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Kitten Health Care

Cute kitten

A thorough physical examination is performed to ensure your kitten is in good health.

It is important that every kitten, even those who will not go outdoors be vaccinated to prevent many infectious diseases that can cause illness and even death. A thorough physical examination is performed prior to any vaccination to ensure the kitten is in good health.

The following is the recommended health schedule for your new kitten.

8 weeks

  • Rhinotracheitis, Calici virus, Panleukopenia (this is a combination vaccination)
  • 1st Deworming
  • Stool Analysis

12 weeks

  • Rhinotracheitis, Calici virus, Panleukopenia (this is a combination vaccination)
  • Feline Leukemia (optional vaccine-risk assessment)
  • 2nd Deworming

16weeks

  • Rabies
  • Rhinotracheitis, Calici virus, Panleukopenia (this is a combination vaccination)
  • Feline Leukemia (optional vaccine-risk assessment)
  • 3rd Deworming

16weeks and up

  • Basic Blood Screen-prior to spay or neuter (can be done any time before procedure)

5 ½ to 6 mos.

  • Spay /Neuter surgery

Eye Care

Your kitten’s eyes should be clear and bright with no redness or discharge. A small amount of tearing is normal and can be wiped away with a damp cloth or cotton ball. If at any time your kitten’s eyes appear red, cloudy, irritated with or without discharge please call our office for an appointment.

Ear Care

Check your kitten’s ears weekly. A small amount of wax is normal and the outer ear can be wiped clean using a cotton ball and a veterinary recommended ear cleaner when necessary. Never clean the inner ear canal with a Q-tip. If you observe any unusual odour or debris in ear, seek veterinary care.

Feeding

Kittens need to be fed developmental diets. These diets have the right amount of vitamins, minerals, fats and proteins required for optimum health. Do not feed your kitten adult cat food, dog food, table scraps or milk. These things can cause digestive upsets resulting in illness. Ask our hospital team about Developmental Diets and feeding guidelines for your kitten’s health.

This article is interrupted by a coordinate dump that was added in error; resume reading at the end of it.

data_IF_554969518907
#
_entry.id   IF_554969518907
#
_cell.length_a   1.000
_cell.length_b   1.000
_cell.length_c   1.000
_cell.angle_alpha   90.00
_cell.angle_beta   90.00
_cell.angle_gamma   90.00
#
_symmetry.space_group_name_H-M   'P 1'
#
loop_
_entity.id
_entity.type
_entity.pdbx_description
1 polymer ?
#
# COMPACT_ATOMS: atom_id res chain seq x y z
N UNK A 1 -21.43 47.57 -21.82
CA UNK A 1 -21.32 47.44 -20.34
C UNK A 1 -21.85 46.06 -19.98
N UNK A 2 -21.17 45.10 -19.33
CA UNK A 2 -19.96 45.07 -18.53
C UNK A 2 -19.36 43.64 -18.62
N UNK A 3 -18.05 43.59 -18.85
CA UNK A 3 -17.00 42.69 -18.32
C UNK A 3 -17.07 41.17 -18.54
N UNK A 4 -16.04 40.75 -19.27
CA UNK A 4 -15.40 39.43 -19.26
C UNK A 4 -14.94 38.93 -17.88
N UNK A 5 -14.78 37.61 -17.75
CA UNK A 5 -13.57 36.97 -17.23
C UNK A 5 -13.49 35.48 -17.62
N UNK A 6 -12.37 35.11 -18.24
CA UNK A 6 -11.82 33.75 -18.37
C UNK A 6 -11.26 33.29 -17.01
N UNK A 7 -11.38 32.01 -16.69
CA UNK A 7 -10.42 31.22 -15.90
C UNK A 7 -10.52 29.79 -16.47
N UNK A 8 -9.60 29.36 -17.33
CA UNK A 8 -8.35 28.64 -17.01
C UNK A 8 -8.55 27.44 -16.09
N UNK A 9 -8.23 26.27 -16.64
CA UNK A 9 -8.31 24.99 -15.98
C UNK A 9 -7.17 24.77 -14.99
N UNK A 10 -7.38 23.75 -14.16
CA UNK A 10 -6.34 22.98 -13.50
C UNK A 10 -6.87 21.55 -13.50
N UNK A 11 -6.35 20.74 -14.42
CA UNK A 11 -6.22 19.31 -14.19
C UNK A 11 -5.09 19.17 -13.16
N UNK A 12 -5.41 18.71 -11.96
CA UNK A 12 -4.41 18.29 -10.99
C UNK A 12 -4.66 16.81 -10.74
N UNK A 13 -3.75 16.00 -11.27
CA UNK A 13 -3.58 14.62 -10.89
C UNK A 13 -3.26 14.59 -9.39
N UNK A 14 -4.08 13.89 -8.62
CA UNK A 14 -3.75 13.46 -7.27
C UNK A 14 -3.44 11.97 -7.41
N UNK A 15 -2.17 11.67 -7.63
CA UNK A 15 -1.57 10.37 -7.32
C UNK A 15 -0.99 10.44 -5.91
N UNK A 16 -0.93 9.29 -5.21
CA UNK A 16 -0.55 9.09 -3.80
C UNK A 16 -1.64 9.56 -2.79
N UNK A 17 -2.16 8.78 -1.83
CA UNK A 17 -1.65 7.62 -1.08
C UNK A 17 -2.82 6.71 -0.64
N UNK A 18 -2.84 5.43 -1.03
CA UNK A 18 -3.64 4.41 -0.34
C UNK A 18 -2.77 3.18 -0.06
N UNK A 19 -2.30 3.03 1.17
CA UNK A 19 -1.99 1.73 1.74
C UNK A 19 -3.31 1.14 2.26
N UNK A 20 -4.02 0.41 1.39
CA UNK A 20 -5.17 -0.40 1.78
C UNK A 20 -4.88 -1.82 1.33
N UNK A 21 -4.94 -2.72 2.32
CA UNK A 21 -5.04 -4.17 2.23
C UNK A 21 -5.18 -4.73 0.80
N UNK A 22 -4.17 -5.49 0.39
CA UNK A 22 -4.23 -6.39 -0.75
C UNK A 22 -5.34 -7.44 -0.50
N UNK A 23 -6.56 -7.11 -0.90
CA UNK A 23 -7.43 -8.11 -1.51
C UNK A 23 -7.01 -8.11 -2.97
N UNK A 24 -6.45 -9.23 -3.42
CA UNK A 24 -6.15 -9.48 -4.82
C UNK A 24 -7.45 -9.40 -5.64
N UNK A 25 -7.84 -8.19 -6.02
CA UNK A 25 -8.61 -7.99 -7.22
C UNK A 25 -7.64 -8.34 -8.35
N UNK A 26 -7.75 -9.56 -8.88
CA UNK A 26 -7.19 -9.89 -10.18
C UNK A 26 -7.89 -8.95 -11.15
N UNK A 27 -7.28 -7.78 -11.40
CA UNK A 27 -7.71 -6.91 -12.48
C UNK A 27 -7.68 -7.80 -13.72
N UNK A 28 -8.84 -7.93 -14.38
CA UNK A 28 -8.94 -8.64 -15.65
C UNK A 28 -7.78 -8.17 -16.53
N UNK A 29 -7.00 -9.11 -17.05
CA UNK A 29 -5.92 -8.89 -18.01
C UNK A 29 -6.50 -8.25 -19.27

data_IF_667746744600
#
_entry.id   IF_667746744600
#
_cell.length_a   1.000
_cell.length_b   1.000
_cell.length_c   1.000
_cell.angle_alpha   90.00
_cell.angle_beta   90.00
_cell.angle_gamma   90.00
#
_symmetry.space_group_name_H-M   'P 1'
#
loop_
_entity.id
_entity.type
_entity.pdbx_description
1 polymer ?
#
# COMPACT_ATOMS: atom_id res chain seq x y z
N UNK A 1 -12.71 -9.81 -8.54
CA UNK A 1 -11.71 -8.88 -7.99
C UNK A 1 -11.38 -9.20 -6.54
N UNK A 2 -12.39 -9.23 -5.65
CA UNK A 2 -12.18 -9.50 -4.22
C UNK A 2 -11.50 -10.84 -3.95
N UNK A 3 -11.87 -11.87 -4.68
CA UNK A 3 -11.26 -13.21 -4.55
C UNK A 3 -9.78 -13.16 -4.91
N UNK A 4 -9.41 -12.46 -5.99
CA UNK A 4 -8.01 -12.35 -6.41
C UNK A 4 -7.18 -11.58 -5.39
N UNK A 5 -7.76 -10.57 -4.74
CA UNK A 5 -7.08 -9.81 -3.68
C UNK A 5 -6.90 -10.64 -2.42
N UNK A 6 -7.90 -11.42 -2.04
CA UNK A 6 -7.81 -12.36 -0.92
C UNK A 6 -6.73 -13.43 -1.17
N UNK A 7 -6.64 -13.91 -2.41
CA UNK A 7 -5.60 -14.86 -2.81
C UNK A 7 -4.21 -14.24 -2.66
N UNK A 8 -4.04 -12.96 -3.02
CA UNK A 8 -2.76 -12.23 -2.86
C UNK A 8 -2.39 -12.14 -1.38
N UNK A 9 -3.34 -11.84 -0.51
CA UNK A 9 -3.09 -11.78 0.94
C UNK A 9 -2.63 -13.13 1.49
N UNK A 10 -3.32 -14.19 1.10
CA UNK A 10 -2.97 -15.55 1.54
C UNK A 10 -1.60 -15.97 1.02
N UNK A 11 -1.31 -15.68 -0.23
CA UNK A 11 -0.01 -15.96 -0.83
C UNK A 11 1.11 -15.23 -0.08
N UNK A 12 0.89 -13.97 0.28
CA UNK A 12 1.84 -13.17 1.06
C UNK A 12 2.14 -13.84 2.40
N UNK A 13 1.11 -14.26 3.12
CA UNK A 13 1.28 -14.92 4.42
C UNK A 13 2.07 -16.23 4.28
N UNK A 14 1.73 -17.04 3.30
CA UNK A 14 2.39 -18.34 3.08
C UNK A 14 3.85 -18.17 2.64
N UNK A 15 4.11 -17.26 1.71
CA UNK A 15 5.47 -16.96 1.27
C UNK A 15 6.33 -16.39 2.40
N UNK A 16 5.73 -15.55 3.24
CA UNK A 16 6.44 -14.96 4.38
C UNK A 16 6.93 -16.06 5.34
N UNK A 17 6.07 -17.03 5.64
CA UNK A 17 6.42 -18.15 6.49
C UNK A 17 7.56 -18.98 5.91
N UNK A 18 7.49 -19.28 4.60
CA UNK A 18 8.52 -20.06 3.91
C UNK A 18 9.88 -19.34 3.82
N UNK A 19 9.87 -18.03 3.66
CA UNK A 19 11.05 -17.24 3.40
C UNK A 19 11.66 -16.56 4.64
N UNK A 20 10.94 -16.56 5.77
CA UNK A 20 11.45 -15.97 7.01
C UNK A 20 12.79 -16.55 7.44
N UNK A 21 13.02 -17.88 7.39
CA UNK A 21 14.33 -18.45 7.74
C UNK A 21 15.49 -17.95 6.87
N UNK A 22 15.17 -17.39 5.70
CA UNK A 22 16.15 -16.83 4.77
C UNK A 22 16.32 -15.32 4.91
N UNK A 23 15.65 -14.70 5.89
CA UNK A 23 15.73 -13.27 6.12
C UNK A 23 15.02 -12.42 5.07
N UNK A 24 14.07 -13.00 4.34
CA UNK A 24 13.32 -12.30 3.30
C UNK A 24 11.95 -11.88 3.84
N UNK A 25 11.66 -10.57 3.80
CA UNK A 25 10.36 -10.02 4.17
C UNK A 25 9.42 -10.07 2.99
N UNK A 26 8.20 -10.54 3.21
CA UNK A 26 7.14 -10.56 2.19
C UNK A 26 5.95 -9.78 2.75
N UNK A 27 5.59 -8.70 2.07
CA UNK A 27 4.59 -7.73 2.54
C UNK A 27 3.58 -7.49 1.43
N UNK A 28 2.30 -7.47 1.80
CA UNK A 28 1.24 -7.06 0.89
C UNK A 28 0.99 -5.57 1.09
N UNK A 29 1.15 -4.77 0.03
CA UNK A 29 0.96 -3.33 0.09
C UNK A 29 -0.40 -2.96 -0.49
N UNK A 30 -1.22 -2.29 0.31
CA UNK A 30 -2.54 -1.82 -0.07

Dental Care

Your kitten has 26 baby teeth. These teeth will be replaced by 30 permanent teeth between the ages of 4-9 months. At this time your kitten’s mouth may be tender.

It is important to develop a good oral hygiene regime as a kitten as cats are very prone to dental disease.

Learning how to brush your kitten’s teeth effectively can help prevent tooth loss in the future.

We will show you how to make oral care easy for both of you.

Grooming

Regular brushing will reduce shedding and hairballs. When started early it can be a pleasant experience for both feline and friend. Always brush the direction the hair follows. Use a metal comb or brush gently to remove clumps and excess hair. Some long haired breeds need to be brushed daily to maintain a healthy coat and a happy cat.

The Litter Box

It is important to maintain good litter box hygiene. Clean your kittens litter box daily. We do not recommend using clumping kitty litter as when exposed to moisture does just that. Kittens are curious creatures and not above a romp in the kitty litter. Clumping litter can clump around eyes and nasal passages and in between toes and cause irritation.

For more information on your kitten’s health please call our office.